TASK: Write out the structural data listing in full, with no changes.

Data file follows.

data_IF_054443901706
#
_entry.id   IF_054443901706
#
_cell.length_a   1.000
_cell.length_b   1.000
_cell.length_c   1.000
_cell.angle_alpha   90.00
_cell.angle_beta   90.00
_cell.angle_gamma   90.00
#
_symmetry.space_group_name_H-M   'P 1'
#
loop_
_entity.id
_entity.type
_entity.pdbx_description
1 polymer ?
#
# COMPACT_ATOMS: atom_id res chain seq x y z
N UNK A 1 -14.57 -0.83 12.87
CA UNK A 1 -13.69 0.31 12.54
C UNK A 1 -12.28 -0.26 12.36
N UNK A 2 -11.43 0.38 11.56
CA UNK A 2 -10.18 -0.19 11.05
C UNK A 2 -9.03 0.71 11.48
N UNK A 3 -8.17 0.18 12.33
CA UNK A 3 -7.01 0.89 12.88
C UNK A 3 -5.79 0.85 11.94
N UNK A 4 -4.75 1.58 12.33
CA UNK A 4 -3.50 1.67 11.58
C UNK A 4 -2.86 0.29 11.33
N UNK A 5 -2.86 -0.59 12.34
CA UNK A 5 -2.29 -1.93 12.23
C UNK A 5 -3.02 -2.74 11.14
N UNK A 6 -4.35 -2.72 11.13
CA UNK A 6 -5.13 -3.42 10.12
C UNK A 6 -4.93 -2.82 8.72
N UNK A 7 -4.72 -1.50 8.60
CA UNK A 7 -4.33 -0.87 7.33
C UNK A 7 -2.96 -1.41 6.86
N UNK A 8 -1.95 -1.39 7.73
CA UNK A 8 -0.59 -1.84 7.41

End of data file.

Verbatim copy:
data_IF_054443901706
#
_entry.id   IF_054443901706
#
_cell.length_a   1.000
_cell.length_b   1.000
_cell.length_c   1.000
_cell.angle_alpha   90.00
_cell.angle_beta   90.00
_cell.angle_gamma   90.00
#
_symmetry.space_group_name_H-M   'P 1'
#
loop_
_entity.id
_entity.type
_entity.pdbx_description
1 polymer ?
#
# COMPACT_ATOMS: atom_id res chain seq x y z
N UNK A 1 -14.57 -0.83 12.87
CA UNK A 1 -13.69 0.31 12.54
C UNK A 1 -12.28 -0.26 12.36
N UNK A 2 -11.43 0.38 11.56
CA UNK A 2 -10.18 -0.19 11.05
C UNK A 2 -9.03 0.71 11.48
N UNK A 3 -8.17 0.18 12.33
CA UNK A 3 -7.01 0.89 12.88
C UNK A 3 -5.79 0.85 11.94
N UNK A 4 -4.75 1.58 12.33
CA UNK A 4 -3.50 1.67 11.58
C UNK A 4 -2.86 0.29 11.33
N UNK A 5 -2.86 -0.59 12.34
CA UNK A 5 -2.29 -1.93 12.23
C UNK A 5 -3.02 -2.74 11.14
N UNK A 6 -4.35 -2.72 11.13
CA UNK A 6 -5.13 -3.42 10.12
C UNK A 6 -4.93 -2.82 8.72
N UNK A 7 -4.72 -1.50 8.60
CA UNK A 7 -4.33 -0.87 7.33
C UNK A 7 -2.96 -1.41 6.86
N UNK A 8 -1.95 -1.39 7.73
CA UNK A 8 -0.59 -1.84 7.41